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  • Jordan Miller

The Nooksack 306 and Tribal Sovereignty

306 members of the Nooksack Tribe were disenrolled in 2018 following claims of a wrongfully-enrolled ancestor. Now, 63 of these members face imminent eviction. What role should the federal government have in this decision?



In Article one of Section 8 of the United States Constitution, the American government gives to Congress the power “To regulate Commerce with foreign Nations, and among the several States, and with the Indian Tribes.” By itself, this statement doesn’t seem too egregious; but it is how this article has been interpreted by the Supreme Court that has led to decades of contestation between Indigenous tribes and the U.S. government.


Three landmark Supreme Court cases between 1823 and 1832 were most responsible for setting this precedent. These three cases, nicknamed the Marshall Trilogy for the serving Chief Justice of the time, were essential in establishing federal supremacy over Native American affairs through Article one, Section 8. The interpretation set forth by these cases was that Congress held plenary power over indigenous tribes, granting them the ultimate authority to pass legislation governing Native Americans, even if the legislation conflicts with existing treaties.


Another key aspect of Government-tribe relationships is the repeated notion of the United States’ obligation to protect indigenous peoples in return for inhabiting their land. This notion of a “trust relationship”, as it is often called, has been used by the government in order to justify their interference in indigenous life and legislation. As can be expected through the U.S. government’s brutal history with indigenous peoples, this power has often been used especially immorally in overreaching the government’s stated power over indigenous affairs.


This long legal history, the surface of which has been barely scratched in the examples provided above, has been coming to the spotlight over the past month following the Nooksack Tribe’s decision to evict over 300 people from tribal housing following their highly-contested disenrollment in 2018, a process that was announced in 2013 and has been slowly evolving over the past nine years.


The Nooksack 306, as the disenrolled members call themselves, took legal action following the decision, but nothing came of the pursuit. Towards the end of 2021, the tribe’s police force was instructed to take action in evicting the remaining individuals from their tribal housing. The divide between the two sides drastically differ in their perception why the 306 members were disenrolled: the Nooksack 306 claim it was in order for rivals in the tribe to maintain political and economic power, while the Nooksack leaders say it was because the ancestor they traced their lineage to a woman named Annie George who was actually from a tribal band in Canada, whose daughters were mistakenly included in tribal records as being Nooksack after moving into Washington tribal lands in the 1980s.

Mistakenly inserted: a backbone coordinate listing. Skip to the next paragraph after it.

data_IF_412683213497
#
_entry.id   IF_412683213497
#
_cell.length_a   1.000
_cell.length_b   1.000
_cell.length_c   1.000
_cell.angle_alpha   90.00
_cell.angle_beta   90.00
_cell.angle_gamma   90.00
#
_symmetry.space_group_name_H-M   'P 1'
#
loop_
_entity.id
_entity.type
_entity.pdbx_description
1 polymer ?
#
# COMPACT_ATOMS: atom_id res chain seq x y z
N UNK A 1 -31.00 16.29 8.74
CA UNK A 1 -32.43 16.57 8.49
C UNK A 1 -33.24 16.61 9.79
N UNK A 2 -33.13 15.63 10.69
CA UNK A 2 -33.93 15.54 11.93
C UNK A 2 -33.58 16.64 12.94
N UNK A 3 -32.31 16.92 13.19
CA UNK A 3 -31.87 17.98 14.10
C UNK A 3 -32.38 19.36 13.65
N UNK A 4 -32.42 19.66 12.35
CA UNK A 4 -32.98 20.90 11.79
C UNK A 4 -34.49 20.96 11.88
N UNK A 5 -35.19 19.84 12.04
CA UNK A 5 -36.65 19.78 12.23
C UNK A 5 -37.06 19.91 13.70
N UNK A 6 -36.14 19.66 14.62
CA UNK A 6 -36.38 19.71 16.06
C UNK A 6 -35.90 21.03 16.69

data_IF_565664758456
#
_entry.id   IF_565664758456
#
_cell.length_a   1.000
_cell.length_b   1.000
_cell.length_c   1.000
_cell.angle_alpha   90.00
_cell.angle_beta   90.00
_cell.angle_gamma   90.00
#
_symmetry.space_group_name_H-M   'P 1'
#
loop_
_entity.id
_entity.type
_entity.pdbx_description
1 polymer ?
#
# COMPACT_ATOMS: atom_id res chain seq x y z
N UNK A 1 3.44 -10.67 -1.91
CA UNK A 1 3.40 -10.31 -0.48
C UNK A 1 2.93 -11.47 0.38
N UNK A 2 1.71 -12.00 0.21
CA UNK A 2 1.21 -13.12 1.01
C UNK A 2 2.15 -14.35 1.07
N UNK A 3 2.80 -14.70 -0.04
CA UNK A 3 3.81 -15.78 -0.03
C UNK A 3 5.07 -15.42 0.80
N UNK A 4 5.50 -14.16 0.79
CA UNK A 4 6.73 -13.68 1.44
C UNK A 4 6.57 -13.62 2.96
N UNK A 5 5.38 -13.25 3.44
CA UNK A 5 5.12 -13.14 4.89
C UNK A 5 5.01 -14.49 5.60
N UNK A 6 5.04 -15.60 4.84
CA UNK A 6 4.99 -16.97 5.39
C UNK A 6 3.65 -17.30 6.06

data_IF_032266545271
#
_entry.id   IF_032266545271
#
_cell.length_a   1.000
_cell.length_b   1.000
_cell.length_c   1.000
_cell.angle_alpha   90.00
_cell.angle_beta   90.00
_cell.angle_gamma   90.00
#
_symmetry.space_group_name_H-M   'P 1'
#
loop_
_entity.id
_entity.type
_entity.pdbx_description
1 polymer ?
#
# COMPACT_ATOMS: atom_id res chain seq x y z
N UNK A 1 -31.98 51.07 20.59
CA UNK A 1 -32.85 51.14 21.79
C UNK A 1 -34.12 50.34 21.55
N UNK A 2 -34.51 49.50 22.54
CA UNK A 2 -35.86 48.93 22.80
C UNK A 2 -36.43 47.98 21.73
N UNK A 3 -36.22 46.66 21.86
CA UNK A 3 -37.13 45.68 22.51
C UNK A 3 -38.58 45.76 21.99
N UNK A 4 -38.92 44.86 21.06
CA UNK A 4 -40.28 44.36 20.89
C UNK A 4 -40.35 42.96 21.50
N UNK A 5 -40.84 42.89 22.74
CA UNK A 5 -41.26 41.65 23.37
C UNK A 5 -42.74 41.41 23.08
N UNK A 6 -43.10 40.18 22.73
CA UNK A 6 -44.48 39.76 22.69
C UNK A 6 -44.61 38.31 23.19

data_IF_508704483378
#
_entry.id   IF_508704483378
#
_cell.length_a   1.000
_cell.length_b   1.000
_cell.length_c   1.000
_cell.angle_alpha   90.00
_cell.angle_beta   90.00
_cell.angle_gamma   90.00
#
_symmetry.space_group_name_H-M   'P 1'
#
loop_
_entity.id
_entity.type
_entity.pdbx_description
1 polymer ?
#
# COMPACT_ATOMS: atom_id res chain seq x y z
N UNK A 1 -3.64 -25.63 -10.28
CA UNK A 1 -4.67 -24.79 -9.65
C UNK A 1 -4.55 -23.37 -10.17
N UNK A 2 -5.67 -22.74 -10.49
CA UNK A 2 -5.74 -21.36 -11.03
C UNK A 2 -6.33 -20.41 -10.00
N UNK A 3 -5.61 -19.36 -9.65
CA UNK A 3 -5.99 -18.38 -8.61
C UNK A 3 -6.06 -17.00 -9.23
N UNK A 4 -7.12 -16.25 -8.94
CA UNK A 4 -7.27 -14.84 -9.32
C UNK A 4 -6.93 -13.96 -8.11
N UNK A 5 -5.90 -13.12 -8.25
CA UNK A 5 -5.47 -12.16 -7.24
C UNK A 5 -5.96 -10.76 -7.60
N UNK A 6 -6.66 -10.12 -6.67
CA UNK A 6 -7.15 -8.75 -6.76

With 63 people, including some elders over 80 years old, now facing eviction amid the ongoing pandemic, the spotlight has turned to the federal government, with some groups hoping they will intervene. In December of 2021, the federal government asked the Nooksack to halt evictions for 30 days in order for an investigation into possible civil rights violation, but the tribal leaders – who have been delaying evictions for months – want to move forward as soon as possible. Families were ordered to leave their housing by December 28th, but evictions have been temporarily halted due to winter weather and federal requests. The Nooksack 306’s twitter account reports that they “may be evicted from our housing” on February 1st.


This situation has brought forth the argument of what exactly the federal government’s role in moments like this should be. Some say that opening up the tribe to federal influence over tribal matters would just fall back into allowing the government to push their power past the legal limit, while others see this as the tribal leadership pushing their power to the point of needing to be checked by federal powers. As Last Real Indians, an indigenous-focused news source, writes: “Tribal sovereignty should not be used as a shield to hide these Indigenous human rights violations that are happening right here in America.”


What’s happening in Washington will undoubtedly help shape the narrative around tribal disenrollment across the United States for years to come. What role the federal government should have in indigenous affairs was an issue for centuries before the Nooksack 306, and will continue to be one after, but the immediate future of indigenous policy is taking shape in this small Washington tribe, and eyes across the country are watching.



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